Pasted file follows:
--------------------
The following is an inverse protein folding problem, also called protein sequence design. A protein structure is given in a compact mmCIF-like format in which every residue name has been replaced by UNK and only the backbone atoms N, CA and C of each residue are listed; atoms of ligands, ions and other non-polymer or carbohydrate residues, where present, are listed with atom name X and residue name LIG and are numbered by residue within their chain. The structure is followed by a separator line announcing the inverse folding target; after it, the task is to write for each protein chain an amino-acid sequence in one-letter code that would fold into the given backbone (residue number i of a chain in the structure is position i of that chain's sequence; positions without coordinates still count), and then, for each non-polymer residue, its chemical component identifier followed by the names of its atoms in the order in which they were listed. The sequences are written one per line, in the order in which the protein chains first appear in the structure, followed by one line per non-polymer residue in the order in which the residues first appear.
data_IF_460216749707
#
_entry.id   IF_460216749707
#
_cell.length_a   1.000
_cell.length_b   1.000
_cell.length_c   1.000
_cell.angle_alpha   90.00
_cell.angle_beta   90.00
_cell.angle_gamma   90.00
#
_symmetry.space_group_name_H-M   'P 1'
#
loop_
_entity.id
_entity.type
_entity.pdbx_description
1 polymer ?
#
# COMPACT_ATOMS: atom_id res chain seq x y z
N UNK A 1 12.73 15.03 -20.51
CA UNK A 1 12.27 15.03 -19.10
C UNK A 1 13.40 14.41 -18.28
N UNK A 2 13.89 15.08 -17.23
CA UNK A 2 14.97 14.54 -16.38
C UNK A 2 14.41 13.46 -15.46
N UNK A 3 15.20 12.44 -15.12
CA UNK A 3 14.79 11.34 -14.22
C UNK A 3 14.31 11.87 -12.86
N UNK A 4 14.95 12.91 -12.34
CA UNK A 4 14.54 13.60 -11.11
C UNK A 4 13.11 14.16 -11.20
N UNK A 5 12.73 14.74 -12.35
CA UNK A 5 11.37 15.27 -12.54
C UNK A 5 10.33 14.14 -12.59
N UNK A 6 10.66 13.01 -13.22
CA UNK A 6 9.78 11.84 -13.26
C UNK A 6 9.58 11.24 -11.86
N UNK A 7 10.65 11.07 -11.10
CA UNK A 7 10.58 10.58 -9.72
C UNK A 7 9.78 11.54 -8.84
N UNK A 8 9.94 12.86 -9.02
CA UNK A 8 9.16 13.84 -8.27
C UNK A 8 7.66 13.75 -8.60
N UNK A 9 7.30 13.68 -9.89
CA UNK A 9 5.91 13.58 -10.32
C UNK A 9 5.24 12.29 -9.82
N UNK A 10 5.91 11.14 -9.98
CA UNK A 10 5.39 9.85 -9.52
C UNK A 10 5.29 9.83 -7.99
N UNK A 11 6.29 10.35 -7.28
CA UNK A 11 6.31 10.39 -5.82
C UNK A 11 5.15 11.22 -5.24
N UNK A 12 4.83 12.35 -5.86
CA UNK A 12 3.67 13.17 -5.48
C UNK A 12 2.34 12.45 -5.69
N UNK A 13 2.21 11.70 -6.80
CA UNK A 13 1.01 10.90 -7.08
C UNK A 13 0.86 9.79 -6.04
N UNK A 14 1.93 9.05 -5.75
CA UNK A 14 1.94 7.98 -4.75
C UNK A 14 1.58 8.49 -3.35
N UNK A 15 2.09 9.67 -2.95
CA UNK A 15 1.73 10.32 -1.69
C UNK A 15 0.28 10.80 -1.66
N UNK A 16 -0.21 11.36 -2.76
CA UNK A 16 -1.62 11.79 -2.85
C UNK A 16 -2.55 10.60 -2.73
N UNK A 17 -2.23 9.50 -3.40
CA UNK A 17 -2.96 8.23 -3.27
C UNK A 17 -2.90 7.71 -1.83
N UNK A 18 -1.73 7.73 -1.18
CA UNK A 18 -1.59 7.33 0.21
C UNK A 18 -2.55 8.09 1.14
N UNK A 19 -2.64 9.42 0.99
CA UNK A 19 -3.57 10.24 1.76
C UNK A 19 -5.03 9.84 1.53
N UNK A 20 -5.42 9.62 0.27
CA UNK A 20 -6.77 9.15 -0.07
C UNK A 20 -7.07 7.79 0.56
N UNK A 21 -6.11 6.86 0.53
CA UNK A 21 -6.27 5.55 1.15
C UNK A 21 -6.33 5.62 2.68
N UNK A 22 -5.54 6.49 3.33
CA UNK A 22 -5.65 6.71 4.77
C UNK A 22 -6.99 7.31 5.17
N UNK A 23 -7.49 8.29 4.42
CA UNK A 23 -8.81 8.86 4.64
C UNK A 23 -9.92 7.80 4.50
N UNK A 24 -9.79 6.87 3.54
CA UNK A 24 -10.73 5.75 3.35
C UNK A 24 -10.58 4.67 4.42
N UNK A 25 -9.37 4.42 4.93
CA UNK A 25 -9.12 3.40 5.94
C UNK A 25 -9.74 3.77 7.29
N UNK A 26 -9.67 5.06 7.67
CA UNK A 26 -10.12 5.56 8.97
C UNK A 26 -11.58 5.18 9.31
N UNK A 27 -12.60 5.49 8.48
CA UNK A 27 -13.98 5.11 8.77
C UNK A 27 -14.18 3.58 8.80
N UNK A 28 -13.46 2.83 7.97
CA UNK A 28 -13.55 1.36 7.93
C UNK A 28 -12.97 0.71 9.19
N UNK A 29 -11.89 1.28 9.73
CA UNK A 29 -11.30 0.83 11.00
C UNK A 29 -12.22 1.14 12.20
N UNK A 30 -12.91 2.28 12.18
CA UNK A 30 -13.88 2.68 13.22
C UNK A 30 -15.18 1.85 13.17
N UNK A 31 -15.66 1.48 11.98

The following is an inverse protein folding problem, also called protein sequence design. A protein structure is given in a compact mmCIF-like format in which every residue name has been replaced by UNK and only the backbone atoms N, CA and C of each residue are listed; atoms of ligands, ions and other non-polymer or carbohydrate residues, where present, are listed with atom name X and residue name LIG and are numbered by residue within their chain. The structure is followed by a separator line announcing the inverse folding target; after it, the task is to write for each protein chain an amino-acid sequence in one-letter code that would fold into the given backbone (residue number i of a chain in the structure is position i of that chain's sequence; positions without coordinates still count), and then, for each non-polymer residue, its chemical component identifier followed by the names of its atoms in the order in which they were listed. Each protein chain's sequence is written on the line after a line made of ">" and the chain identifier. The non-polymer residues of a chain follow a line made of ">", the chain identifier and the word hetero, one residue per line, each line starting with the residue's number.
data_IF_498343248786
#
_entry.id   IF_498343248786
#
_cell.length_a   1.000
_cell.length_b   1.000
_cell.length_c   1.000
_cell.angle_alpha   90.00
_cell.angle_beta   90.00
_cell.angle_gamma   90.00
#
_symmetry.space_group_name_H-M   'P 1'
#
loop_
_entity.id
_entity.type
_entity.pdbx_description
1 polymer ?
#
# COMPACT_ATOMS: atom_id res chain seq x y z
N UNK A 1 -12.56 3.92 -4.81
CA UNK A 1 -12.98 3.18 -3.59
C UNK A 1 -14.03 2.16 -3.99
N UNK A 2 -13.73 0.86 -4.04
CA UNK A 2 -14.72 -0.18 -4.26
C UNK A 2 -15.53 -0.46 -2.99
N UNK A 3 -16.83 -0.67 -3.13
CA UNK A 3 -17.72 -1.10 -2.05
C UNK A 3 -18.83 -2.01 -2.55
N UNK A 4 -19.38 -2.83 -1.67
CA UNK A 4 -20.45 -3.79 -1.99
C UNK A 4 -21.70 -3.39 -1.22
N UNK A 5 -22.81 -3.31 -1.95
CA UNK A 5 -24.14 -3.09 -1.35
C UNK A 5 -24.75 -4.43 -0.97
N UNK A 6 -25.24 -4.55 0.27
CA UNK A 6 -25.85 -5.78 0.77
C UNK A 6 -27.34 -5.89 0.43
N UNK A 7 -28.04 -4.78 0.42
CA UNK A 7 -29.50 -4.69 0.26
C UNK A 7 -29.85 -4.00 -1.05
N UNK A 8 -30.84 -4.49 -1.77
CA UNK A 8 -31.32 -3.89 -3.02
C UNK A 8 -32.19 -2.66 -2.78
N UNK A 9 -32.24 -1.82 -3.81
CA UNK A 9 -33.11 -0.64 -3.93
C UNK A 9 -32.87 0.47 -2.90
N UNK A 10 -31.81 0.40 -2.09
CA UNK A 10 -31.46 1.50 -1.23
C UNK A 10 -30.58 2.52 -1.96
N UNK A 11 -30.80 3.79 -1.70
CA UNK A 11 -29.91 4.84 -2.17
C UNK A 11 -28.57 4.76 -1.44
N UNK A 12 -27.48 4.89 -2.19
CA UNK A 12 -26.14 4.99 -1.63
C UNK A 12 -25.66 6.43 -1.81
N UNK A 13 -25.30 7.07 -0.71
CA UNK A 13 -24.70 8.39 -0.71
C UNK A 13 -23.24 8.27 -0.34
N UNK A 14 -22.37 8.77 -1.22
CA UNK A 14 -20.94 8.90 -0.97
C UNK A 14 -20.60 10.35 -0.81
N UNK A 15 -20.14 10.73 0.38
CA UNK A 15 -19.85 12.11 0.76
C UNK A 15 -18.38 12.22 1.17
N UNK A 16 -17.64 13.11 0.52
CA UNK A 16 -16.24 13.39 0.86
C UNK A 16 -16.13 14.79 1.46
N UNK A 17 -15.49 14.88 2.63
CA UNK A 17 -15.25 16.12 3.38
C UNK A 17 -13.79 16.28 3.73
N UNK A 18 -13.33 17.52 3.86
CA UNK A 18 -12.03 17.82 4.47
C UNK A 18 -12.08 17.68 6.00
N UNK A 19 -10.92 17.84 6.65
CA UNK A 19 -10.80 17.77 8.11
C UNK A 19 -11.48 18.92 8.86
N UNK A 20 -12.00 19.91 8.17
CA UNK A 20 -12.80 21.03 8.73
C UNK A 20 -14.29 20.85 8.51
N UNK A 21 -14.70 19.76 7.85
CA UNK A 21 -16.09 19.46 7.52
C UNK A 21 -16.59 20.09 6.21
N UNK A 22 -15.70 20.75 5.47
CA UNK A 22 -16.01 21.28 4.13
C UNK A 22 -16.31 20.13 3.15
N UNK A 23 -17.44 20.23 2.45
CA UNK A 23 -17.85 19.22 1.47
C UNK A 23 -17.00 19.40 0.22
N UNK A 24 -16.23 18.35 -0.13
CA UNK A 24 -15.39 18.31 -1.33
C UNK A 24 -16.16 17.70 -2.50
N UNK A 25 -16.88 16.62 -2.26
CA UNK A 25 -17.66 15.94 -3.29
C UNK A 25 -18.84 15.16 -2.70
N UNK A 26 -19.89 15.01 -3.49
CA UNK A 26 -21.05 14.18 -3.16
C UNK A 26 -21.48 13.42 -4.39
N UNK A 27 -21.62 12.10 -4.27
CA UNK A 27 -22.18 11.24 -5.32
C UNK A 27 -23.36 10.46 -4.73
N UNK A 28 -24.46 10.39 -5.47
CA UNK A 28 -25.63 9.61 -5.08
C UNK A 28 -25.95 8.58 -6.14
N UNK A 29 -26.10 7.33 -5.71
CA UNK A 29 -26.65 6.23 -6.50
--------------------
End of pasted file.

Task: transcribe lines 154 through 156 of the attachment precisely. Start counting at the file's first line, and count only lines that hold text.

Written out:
C UNK A 7 -29.85 -4.00 -1.05
N UNK A 8 -30.84 -4.49 -1.77
CA UNK A 8 -31.32 -3.89 -3.02